‘Regional autonomy will address our diversity challenge,’ Agbakoba writes Buhari

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Olisa Agbakoba, senior advocate of Nigeria (SAN), says for Nigeria to make progress it needs to return to regional autonomy.

Nigeria had a devolved governance system in the early 60s which gave the regions autonomy. The country practised parliamentary system of government at the time.

In a letter dated February 2 and addressed to President Muhammadu Buhari, the lawyer said the present administrative model has proved to be unsuccessful and that only a return to regional autonomy can resolve Nigeria’s diversity challenge.

Agbakoba said Nigeria lacks common fundamentals that can enhance unity. “It is my honour and privilege to present to you, for consideration a proposal on regional autonomy and devolution of powers,” Agbakoba said.

“Common Fundamentals are policy goals in the political, economic, cultural, religious and social affairs of a nation that often must be similar to achieve political cohesion. These Common ideals are, usually taken for granted, but remain central to effective governance and development of Nations. The notion of missing fundamentals are at opposite poles and refer to an absence of common political objectives on vital national policy.

“Kjell Magne Bondevik, once Norwegian Prime Minister, attributed Norway’s success to its political homogeneity. That is Norwegians have common national identity that drives their political and economic stability. China, India, Taiwan and Singapore also have common fundamentals. China is significantly Han so is Singapore and Taiwan.

“Nigeria, on the other hand, has no National Fundamentals. Diverse religious, cultural and ethnic backgrounds severely impair our ability to work together. The challenge is to resolve our diversity in harmony. This needs deliberate policy choices to create unity in diversity. This was the central theme of our old national anthem.

“Unfortunately, our policy choices have resulted in very divisive dialogue. We cannot agree on a mode of a federal political system. We continue to raise issues around our differences – the dilemma of missing fundamentals. We can only make progress by understanding and embracing our challenges.”

Agbakoba said the process of regional autonomy and devolved powers can be achieved by virtue of an enactment-styled constitution alteration (regional autonomy and devolution of powers) bill, adding that it is the only way to stabilise Nigeria.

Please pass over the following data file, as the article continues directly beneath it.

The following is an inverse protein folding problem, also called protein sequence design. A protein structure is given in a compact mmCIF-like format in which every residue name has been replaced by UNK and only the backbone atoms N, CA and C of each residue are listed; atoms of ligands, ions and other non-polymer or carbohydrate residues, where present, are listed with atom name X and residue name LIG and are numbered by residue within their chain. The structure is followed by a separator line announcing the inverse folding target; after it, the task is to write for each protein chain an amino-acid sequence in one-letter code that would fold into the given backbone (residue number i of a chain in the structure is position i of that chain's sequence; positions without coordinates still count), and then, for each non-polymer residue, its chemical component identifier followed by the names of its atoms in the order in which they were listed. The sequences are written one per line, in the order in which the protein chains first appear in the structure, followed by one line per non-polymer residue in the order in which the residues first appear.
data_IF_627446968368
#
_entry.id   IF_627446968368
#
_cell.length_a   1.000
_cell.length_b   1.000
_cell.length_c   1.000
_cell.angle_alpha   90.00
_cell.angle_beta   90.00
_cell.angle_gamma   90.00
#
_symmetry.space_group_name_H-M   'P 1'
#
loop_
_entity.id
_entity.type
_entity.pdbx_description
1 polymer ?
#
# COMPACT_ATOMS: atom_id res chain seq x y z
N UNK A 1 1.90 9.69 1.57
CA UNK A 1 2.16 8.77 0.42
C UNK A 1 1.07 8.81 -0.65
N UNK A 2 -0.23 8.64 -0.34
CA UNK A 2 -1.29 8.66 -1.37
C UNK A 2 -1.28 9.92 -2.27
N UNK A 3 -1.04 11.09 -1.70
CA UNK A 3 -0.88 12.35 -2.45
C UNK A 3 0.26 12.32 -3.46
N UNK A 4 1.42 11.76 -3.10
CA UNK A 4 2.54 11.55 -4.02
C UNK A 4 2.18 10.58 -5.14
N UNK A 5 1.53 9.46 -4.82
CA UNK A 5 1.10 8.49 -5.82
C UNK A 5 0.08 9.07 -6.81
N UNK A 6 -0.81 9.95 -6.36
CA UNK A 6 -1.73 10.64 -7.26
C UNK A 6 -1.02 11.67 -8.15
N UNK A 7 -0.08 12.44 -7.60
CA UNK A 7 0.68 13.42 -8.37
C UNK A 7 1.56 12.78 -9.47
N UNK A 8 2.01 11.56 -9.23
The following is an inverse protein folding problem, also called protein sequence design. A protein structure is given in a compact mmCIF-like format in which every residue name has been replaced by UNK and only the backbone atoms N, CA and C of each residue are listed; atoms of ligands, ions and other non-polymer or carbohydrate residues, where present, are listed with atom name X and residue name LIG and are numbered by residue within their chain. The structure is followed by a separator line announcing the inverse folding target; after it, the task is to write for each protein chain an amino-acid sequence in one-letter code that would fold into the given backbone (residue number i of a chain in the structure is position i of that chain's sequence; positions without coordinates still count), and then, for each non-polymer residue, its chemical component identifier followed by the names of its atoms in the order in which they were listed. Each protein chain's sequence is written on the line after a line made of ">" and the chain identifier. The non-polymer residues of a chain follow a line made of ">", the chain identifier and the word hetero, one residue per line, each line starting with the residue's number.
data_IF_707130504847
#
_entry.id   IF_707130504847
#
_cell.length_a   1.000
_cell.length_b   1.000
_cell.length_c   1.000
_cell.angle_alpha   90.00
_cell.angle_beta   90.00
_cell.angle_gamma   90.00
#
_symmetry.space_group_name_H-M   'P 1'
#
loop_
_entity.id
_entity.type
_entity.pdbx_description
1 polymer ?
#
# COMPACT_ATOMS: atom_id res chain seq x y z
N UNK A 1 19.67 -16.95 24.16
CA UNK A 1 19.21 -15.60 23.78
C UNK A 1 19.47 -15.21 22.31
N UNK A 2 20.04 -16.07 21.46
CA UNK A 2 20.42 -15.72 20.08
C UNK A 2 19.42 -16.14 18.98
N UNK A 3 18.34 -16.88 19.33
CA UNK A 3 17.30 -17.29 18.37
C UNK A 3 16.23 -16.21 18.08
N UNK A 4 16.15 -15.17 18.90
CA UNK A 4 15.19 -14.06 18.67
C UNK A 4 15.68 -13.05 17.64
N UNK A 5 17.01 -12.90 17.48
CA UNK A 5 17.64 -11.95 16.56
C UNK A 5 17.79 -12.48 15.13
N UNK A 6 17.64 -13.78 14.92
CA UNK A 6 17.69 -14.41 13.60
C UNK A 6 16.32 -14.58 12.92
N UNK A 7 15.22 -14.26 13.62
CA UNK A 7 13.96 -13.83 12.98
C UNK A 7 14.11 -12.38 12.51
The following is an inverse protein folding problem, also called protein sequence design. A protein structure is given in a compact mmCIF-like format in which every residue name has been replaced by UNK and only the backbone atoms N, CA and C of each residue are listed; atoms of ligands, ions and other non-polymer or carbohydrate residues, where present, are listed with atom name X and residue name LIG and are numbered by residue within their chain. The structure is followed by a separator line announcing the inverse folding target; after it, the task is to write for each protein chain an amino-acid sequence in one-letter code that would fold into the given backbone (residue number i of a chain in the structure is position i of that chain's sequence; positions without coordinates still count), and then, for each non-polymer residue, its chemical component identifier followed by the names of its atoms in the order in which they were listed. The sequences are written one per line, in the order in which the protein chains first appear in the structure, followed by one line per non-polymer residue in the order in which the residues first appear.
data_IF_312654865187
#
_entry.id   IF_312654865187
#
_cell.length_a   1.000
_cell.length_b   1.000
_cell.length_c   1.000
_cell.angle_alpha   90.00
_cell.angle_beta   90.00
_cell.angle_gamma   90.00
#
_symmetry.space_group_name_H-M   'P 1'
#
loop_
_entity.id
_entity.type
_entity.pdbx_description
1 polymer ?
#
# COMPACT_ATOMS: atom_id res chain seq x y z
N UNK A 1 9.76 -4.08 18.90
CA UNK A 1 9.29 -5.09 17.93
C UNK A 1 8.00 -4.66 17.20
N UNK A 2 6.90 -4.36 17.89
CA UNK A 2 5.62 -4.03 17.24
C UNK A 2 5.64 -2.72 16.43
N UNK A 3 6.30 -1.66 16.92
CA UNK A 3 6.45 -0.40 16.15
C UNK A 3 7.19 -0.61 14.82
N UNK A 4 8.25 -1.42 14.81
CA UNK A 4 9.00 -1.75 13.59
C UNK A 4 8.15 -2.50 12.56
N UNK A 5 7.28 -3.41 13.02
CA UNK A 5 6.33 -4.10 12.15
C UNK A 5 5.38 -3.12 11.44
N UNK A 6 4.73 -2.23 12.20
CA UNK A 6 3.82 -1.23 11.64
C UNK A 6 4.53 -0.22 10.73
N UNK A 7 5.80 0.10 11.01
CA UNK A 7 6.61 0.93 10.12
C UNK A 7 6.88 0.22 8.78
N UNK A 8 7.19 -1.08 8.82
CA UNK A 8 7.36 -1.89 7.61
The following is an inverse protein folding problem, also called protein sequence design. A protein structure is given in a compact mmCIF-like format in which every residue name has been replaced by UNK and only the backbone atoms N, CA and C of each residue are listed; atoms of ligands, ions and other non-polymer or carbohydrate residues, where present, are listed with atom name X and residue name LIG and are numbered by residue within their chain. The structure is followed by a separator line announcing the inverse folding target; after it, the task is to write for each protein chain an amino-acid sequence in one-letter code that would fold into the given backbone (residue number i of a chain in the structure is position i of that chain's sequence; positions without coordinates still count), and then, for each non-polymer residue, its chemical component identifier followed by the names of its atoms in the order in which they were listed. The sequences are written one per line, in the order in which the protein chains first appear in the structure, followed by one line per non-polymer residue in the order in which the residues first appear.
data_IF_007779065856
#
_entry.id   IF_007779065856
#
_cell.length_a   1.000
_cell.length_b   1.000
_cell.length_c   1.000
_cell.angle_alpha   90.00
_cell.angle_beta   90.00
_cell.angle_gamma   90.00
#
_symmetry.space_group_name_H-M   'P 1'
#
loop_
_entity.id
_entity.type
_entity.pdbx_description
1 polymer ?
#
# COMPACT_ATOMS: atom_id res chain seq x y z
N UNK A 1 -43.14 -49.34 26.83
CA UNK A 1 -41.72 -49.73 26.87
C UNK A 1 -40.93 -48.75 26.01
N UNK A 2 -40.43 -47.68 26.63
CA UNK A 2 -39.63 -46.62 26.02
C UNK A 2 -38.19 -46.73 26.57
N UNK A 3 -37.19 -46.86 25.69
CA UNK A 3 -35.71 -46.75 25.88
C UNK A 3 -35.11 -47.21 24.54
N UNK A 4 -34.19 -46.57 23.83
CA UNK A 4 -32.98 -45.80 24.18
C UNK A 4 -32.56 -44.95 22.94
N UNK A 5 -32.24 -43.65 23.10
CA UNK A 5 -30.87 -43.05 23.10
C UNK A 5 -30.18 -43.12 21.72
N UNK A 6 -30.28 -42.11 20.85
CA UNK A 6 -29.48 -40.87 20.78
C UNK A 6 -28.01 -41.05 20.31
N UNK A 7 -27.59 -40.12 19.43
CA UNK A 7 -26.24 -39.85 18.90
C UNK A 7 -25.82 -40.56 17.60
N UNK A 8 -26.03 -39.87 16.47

“In Nigeria’s case, we have not unfortunately managed the challenge of diversity. Brought together by force of amalgamation in 1914, it was not until 1951 that the first attempt to manage our diversity occurred. There was self-rule in three regions – Northern, Eastern, Western and eventually Mid-West Region,” the lawyer said.

“By aggregation of discussion among our founding fathers, they understood the need to manage unity in diversity by devolved political authority. But this all came to a halt with military rule in 1966, with the unification and centralization of our political processes. We are still stuck with a highly centralized Federation.

“Nigeria is made up of multi-ethnic nations managed by a central authority. This model has proved unsuccessful. Europe understood that diversity is best managed by regional autonomy. Switzerland has four ethnic groups. Each of them shares the Presidency through four cantons that make up their federating units.

“Political power resides in Abuja to the almost complete exclusion of the 36 states and 774 Local Governments. As a result, we are projecting our missing fundamentals. But we can readily and easily resolve this challenge.

“We must return to the notion of devolution of powers and regional autonomy. Regional autonomy resolves our diversity challenge. More important, it allows subsidiarity to deliver public service at the base of the nation. I was intrigued by the extent of devolved power in the western region under self-rule in 1951.”

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